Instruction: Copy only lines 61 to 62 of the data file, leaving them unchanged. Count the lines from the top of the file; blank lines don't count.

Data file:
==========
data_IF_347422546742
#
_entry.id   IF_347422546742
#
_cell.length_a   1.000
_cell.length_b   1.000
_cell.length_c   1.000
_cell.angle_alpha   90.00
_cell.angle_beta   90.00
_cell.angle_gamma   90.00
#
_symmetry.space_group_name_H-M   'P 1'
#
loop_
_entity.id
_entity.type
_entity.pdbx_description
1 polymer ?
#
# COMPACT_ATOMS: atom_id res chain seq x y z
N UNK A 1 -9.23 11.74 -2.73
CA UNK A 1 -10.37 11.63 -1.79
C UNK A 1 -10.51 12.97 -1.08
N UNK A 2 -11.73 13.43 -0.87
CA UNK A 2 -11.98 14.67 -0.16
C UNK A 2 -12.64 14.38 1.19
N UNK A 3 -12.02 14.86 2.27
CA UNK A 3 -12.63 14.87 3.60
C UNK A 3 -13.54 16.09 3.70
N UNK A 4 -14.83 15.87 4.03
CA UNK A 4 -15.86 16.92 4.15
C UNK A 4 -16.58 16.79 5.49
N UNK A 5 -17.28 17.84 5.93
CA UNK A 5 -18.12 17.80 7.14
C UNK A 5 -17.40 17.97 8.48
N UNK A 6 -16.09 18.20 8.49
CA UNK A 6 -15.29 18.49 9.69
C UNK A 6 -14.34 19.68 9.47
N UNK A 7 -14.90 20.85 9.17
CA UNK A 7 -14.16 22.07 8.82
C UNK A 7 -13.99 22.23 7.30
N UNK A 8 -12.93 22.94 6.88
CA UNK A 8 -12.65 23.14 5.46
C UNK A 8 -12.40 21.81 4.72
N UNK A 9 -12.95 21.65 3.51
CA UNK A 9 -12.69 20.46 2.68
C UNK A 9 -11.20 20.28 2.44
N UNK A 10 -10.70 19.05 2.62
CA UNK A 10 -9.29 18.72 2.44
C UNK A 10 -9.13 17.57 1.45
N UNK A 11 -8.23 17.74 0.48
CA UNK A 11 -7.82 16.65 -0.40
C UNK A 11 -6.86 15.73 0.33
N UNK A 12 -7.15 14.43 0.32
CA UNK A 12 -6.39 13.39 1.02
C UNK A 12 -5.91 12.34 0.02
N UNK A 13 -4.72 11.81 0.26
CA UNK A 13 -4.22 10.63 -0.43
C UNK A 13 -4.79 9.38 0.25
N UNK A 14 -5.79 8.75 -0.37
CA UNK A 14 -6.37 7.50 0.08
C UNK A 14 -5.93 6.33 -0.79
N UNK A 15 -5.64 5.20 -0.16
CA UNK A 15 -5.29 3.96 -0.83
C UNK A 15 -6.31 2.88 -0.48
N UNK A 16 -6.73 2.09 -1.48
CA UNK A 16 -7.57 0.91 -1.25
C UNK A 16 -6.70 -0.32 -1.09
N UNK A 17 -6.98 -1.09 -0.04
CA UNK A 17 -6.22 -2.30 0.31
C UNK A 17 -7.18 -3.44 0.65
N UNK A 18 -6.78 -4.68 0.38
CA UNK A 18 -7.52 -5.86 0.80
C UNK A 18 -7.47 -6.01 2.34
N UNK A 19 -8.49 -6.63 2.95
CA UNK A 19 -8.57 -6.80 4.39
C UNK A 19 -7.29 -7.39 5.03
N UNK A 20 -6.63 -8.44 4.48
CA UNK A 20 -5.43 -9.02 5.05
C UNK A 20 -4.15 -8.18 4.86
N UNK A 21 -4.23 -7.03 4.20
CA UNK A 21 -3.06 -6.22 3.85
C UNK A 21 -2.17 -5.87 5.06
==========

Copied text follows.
CA UNK A 14 -6.37 7.50 0.08
C UNK A 14 -5.93 6.33 -0.79